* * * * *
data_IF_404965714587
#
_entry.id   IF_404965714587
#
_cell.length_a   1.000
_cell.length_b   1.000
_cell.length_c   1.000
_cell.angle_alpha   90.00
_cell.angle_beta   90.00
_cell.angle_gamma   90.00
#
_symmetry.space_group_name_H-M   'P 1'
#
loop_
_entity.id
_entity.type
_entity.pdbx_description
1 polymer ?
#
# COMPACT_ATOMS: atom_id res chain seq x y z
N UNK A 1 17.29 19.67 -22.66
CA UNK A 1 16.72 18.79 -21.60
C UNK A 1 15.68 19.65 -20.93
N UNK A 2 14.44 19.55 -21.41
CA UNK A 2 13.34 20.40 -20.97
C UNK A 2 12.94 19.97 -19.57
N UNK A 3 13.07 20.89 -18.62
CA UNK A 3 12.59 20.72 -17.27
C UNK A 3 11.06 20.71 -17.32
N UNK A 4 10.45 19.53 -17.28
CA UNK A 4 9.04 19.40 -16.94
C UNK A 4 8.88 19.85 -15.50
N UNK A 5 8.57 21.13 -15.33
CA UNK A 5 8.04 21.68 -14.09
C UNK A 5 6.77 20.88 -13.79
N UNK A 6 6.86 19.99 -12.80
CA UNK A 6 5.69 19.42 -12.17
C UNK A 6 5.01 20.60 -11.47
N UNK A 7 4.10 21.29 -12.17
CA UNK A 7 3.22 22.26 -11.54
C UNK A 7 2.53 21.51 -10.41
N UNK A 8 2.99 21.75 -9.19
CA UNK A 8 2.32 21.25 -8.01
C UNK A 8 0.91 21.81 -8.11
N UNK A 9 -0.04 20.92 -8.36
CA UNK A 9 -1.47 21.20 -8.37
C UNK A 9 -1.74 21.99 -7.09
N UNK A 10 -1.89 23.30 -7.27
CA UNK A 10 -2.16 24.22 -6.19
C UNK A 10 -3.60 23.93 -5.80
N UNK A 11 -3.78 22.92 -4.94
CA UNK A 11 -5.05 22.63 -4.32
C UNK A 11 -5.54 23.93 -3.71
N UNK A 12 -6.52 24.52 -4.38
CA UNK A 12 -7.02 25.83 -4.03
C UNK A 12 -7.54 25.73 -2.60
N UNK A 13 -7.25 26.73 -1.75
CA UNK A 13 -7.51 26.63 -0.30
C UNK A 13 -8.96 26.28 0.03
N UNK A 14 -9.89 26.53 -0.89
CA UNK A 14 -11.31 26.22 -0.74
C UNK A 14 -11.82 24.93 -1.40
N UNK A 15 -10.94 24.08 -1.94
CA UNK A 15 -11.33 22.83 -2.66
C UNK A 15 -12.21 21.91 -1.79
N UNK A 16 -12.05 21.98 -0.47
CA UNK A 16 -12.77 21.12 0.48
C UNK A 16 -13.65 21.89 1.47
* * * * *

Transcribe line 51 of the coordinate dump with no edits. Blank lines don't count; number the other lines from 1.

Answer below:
N UNK A 11 -3.78 22.92 -4.94